Robert Zarate, Michael Rubin, Rep. Mike Conaway & Bill Gertz
In the never-ending debt ceiling debate, Robert Zarate, Policy Analyst at the Foreign Policy Initiative, joins Frank to discuss what it may mean for our military. As proposed defense cuts have been as high as $1 trillion over 10 years, Zarate calls it a “war of accounting,” in which our spending in Iraq and Afghanistan takes the blame, while in actuality much of the budget is tied up in the Pentagon bureaucracy. Zarate asks what the risks are of not funding our military engagements abroad, and explains how we should determine our budgetary priorities.
Then, Michael Rubin, of the American Enterprise Institute, discusses another endless dilemma: the war in Libya. As rebels turn on each other, and defectors of the Libyan regime are assassinated, Rubin says the United States must choose whom to recognize, as such recognition brings considerable diplomatic power and aid. The Resident Scholar also explains how the Commander of the Revolutionary Guard, defenders of the Islamic Revolution, may soon be President of OPEC. Rubin also notes that while Iran’s menacing rhetoric is cause for alarm, the Islamic Republic is not currently in the position to act upon it.
Congressman Mike Conaway, 11th District of Texas, praises the vigilance of ordinary citizens in the role of catching Pfc. Naser Abdo, an AWOL Muslim soldier plotting a second attack on Fort Hood. Rep. Conaway wonders why conscientious objector status was given to Abdo, who did not demonstrate an eschew of violence by buying six pounds of smokeless gunpowder, three boxes of shotgun ammunition and bullets for a semi-automatic pistol while reading al Qaeda’s Inspire magazine. Conaway, member of the House Armed Services Committee, also comments on the debt debate, as he is “not interested in solving the problem on the backs of our men and women in uniform.”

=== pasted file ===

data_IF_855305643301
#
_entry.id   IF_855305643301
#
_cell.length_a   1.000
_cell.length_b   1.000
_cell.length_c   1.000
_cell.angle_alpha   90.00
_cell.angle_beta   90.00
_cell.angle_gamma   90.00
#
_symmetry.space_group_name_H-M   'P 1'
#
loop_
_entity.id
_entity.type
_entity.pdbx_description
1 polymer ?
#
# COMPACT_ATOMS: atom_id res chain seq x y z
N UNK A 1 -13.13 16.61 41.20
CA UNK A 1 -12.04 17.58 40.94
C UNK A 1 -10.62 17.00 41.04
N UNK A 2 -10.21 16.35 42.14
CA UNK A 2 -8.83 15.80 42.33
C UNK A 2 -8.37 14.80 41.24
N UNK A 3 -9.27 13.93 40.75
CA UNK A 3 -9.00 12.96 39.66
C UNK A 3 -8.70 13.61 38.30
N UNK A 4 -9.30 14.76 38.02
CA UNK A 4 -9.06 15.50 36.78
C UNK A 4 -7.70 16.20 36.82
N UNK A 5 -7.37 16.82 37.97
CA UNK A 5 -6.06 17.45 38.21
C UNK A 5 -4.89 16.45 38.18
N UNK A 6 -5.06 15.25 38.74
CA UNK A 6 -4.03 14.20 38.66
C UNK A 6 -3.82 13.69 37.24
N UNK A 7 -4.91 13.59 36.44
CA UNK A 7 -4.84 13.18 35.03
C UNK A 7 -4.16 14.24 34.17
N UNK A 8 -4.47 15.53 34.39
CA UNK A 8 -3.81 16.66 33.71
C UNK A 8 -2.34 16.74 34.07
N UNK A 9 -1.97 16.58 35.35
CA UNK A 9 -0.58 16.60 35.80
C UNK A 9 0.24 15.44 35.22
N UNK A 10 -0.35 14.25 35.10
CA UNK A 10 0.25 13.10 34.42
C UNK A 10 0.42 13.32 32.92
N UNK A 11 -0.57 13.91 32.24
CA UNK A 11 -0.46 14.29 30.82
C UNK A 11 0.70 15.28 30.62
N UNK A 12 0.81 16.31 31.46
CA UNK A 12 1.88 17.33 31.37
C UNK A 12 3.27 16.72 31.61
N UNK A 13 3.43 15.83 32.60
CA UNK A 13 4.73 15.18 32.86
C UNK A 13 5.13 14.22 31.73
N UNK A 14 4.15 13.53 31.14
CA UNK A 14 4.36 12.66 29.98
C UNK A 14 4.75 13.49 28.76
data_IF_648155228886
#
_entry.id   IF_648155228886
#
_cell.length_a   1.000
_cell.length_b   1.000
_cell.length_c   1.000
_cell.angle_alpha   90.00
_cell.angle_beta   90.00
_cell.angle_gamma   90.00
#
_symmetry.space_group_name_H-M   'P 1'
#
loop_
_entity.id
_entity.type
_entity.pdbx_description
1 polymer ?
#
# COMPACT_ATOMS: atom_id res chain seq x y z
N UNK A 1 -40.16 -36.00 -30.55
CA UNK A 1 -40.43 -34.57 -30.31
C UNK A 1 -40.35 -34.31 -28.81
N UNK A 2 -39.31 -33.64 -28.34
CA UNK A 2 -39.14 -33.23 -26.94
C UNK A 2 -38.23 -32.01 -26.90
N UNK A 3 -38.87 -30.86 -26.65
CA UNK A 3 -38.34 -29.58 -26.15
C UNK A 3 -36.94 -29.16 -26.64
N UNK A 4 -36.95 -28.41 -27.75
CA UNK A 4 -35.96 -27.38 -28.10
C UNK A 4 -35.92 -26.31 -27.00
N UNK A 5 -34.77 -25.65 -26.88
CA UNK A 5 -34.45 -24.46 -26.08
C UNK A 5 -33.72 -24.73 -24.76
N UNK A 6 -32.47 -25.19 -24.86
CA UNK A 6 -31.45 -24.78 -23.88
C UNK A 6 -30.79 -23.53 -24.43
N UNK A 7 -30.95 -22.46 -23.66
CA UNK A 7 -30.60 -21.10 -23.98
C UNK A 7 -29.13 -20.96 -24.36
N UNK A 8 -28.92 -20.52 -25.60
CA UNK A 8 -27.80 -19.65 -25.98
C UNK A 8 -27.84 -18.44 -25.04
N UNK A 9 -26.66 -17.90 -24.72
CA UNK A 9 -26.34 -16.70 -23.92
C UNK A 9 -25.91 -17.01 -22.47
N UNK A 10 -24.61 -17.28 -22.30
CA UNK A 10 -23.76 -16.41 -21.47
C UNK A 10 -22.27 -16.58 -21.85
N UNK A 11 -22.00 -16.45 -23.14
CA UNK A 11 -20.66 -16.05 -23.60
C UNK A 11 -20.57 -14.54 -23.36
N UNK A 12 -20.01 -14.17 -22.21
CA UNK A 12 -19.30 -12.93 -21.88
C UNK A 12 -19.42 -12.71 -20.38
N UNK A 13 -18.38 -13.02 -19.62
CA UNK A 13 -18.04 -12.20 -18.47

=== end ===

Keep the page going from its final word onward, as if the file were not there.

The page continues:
Finally, weekly Secure Freedom Radio commentator Bill Gertz, of the Washington Times, reports on China and the growing tensions on the Taiwanese Strait, where Chinese surveillance aircrafts were recently spotted. From “Inside the Ring,” Gertz is also hearing that the Obama Administration and Sen. John Kerry are ramping up efforts for the Senate to ratify the Law of the Sea Treaty by using the Navy as a catalyst of support. He also notes how the Administration is in “major spin mode” in trying to defend U.S. relations with Russia after a GRU military officer was linked to the U.S. embassy bombing in Georgia.
From Today’s Show Prep
“Extraordinarily difficult and very high risk.” That’s how General Martin Dempsey, the Army’s chief of staff and Obama’s pick to chair the Joint Chiefs of Staff, bluntly described proposals by the president and certain lawmakers to cut national security spending by anywhere from $400 billion to $1 trillion or more over the next decade. During confirmation hearing on Tuesday, General Dempsey told the Senate Armed Services Committee that the nation’s four military services had already begun to examine the possible impact of Obama’s April 2011 proposal to cut yet another $400 billion from the Department of Defense’s so-called “baseline” budget.
Senior State Department officials came under tough questioning from lawmakers Wednesday over the Obama administration’s reluctance to call for Syrian President Bashar Assad’s departure.
Despite the Assad government’s bloody crackdown on demonstrators, U.S. officials have shied away from calling directly for his ouster. They worry that the United States would end up looking weak if Assad managed to hang on in the face of popular pressure. And with American leverage limited in Syria, they also have been reluctant to raise expectations about what the administration might be prepared to do to unseat the regime.